February 8, 2022
Editor’s Note: This is the third in a series of five responses to Philip Gorski’s American Babylon: Christianity and Democracy Before and After Trump.
Philip Gorski’s American Babylon considers Christianity and democracy as “complex social structures” (8) that have influenced and transformed one another through historical encounters and collisions to give rise to multiple theological, cultural, and political configurations. Gorski begins by considering how democracy in its various forms (republican, representative, liberal, and social) relates to different expressions of religion—to show, for example, why some forms of Protestantism are conducive to liberal but not social democracy, or why American evangelical Christianity is not inherently opposed to democracy. He surveys the complicated politics and political theology of the Bible demonstrating, among other things, how it is possible for contemporary Christian nationalism to be reconciled with the imperial theology of Eusebius, and for liberal democracy to have certain resonances with Augustine’s theological thought; his survey also shows how some Catholic thinkers charted a middle way in their theological approaches to democracy while others moved in “a decidedly more authoritarian direction” (41). From this airplane view of elective affinities between Christianity and democracy in Western history, Gorski zooms in on the complex trajectories of both Christianity and democracy in the history of the US. What connects the two parts of the book is the argument that “there are no constants in political chemistry” because the elective affinities between Christianity and democracy change over time (97).
As a short, 132-page book that is theoretically precise and historically subtle, American Babylon is a true feat of historical sociology. It offers a nuanced yet accessible account of how we got where we are today—the populist phase of the culture wars in which American Christians who affirm strong collective attachments often do so in the name of a “white Christian nation,” and Americans who confess progressive Christian or secular visions of public life are often implicated in modernist, secularist, or class biases toward those who do not share their cosmopolitan or meritocratic values. It is here, at the end of the book, where I want to begin my engagement with the author: at the point at which Gorski wonders not only how we got where we are, but also where we might be going. I want to propose that this is also an important scholarly crossroad, a point at which we should carefully probe the long-accepted approaches to the relationship among Christianity, democracy, and nationalism, and consider some new, less charted, and possibly more productive modes of thinking about it.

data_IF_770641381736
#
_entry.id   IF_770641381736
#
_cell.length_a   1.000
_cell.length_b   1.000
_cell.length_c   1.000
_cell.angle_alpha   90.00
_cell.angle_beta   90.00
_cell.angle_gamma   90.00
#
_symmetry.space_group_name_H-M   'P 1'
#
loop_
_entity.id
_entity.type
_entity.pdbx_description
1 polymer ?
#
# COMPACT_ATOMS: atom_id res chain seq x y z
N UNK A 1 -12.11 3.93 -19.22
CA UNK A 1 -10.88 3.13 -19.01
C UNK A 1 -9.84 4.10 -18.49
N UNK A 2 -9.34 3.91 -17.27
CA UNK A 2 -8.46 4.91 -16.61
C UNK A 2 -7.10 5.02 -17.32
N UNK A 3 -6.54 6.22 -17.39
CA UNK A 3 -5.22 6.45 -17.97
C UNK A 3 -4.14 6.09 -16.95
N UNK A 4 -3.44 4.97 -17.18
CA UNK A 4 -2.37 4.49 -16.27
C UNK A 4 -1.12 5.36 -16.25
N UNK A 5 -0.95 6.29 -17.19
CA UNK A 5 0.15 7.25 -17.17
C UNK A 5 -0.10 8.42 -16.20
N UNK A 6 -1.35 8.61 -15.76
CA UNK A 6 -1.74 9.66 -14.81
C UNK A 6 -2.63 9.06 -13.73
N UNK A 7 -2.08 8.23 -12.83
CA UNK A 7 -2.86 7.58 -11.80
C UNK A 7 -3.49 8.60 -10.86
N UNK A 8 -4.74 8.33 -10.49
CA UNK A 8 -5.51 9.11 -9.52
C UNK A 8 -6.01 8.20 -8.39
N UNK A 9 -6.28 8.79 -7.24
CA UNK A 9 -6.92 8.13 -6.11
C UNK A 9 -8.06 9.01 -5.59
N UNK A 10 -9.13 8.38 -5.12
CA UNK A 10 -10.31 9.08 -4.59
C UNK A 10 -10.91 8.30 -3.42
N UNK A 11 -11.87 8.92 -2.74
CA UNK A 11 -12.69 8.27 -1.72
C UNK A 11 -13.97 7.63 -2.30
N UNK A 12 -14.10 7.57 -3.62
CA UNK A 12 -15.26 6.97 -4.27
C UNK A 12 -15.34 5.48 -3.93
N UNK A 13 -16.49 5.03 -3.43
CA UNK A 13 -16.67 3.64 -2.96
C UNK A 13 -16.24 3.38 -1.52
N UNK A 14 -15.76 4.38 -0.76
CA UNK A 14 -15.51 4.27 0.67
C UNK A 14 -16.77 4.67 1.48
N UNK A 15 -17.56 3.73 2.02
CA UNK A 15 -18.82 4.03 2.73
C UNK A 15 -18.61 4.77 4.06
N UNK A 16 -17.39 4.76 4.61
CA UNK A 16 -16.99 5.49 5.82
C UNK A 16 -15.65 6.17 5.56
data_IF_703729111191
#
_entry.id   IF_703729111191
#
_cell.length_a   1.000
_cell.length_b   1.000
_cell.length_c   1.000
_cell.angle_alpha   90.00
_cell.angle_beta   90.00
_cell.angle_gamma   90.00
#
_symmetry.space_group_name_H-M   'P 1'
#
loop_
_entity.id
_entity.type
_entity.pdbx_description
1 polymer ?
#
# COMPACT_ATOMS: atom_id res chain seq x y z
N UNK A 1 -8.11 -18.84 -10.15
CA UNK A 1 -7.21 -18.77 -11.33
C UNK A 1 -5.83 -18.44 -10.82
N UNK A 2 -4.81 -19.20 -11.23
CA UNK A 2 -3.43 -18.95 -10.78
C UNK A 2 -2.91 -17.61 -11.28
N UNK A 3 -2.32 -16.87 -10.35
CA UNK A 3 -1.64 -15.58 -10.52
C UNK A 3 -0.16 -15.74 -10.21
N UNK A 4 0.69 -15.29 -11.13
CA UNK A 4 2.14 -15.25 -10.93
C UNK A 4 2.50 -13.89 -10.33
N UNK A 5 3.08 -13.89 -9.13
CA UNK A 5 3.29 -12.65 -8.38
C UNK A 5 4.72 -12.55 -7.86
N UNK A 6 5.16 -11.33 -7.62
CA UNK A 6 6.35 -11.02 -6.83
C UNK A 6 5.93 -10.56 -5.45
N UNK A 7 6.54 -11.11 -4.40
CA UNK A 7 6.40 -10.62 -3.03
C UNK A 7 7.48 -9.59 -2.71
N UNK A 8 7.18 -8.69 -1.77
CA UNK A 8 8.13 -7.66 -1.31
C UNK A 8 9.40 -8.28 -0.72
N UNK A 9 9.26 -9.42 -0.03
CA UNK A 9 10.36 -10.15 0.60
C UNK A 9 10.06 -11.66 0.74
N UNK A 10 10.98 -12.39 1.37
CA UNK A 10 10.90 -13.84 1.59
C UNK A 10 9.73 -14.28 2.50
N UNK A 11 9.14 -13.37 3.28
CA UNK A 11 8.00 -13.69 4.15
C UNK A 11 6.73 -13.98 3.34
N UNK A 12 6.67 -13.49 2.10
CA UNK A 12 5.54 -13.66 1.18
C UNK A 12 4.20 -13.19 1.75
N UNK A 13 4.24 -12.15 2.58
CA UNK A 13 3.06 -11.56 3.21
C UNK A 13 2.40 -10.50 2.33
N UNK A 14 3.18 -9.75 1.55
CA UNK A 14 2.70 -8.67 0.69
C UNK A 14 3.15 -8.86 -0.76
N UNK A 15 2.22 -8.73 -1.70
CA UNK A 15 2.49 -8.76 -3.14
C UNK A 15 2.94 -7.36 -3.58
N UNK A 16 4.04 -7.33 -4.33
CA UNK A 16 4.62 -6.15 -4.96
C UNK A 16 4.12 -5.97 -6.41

In the last chapter of his book, in his discussion of the alliance between white evangelical Christians and Trump, Gorski stresses that this phenomenon is driven not by race, class, or religion alone, but by the combination of all three. At the same time, what emerges at the heart of the story about the evangelicalism-Trumpism coalition is “white Christian nationalism” (WCN)—the term that some authors have recently used in unhelpful ways, but which in Gorski’s treatment acquires both conceptual clarity and historical perspective. And, precisely because I concur with much of the argument Gorski advances in this part of his book, one statement in that account gave me pause: the idea that white Christian nationalism in the United States is “a genuine puzzle” because Christianity is “a universalistic religion” that “makes no racial distinctions,” has “followers of all colors,” and “tells us that all human beings are God’s children, made in His image, and Jesus died for all sinners” (108). In what follows, I want to propose several reasons why we should want to move beyond the idea of the 21st century American instantiation of white Christian nationalism as a puzzle because Christianity is a universalistic humanist religion.